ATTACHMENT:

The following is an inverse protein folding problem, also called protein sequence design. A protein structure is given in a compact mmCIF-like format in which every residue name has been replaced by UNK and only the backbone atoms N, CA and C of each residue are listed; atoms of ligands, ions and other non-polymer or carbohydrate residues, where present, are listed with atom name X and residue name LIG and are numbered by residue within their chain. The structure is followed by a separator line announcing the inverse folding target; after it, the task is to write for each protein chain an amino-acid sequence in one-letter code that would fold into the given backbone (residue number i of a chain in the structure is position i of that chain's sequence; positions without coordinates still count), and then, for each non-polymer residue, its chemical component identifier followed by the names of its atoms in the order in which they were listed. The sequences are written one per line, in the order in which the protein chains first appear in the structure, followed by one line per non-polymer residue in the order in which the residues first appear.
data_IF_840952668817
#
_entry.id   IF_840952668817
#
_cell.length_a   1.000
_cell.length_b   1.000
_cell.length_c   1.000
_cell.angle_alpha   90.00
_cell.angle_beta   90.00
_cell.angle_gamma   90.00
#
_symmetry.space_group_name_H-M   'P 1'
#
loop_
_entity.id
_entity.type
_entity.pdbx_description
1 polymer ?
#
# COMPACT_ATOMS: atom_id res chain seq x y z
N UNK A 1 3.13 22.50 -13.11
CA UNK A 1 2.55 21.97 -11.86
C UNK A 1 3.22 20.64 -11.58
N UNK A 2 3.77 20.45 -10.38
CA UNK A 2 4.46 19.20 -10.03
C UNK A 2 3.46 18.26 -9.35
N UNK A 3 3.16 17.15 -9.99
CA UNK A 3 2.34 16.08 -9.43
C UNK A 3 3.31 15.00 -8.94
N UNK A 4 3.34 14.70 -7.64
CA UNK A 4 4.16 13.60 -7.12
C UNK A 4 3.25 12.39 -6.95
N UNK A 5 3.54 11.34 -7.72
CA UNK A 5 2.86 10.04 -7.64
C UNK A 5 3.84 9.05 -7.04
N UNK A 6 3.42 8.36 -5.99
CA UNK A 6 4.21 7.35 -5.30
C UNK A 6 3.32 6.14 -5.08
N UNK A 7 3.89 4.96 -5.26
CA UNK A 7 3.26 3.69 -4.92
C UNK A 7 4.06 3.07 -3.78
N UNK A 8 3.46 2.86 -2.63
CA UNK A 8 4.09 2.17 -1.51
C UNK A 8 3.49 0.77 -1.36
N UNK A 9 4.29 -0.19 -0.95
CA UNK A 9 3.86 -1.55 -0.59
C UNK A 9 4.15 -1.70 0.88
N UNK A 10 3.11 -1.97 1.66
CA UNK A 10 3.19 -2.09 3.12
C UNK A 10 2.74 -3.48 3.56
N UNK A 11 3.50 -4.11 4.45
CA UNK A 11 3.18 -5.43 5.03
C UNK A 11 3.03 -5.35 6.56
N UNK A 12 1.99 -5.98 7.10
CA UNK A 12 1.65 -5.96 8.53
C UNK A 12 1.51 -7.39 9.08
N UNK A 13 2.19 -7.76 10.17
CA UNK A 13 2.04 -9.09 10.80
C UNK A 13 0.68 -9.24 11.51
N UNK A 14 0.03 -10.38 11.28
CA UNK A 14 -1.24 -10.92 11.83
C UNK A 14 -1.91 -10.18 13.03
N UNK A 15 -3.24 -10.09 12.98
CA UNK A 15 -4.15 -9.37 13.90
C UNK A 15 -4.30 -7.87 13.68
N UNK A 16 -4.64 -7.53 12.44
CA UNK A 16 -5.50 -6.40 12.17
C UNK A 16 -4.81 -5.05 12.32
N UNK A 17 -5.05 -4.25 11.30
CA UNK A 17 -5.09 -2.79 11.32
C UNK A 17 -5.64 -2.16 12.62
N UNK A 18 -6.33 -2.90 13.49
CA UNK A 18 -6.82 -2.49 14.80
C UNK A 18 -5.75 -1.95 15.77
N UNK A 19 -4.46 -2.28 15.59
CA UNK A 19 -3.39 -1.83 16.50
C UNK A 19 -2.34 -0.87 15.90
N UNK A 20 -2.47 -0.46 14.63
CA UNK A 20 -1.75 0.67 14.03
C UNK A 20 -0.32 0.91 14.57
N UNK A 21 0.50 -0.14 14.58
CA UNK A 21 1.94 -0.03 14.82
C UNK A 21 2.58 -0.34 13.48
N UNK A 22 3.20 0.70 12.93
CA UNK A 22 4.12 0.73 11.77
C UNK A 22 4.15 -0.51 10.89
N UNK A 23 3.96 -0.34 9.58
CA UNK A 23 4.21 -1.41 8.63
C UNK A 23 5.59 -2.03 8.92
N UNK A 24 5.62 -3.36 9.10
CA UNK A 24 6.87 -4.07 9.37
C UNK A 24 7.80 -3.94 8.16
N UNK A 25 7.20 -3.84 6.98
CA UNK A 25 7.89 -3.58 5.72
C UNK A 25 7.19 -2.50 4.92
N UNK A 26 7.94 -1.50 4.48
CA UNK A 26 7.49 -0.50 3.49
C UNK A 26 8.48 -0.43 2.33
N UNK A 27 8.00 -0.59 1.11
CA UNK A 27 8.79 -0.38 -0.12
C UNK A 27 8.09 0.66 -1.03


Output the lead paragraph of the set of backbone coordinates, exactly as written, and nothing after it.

The following is an inverse protein folding problem, also called protein sequence design. A protein structure is given in a compact mmCIF-like format in which every residue name has been replaced by UNK and only the backbone atoms N, CA and C of each residue are listed; atoms of ligands, ions and other non-polymer or carbohydrate residues, where present, are listed with atom name X and residue name LIG and are numbered by residue within their chain. The structure is followed by a separator line announcing the inverse folding target; after it, the task is to write for each protein chain an amino-acid sequence in one-letter code that would fold into the given backbone (residue number i of a chain in the structure is position i of that chain's sequence; positions without coordinates still count), and then, for each non-polymer residue, its chemical component identifier followed by the names of its atoms in the order in which they were listed. The sequences are written one per line, in the order in which the protein chains first appear in the structure, followed by one line per non-polymer residue in the order in which the residues first appear.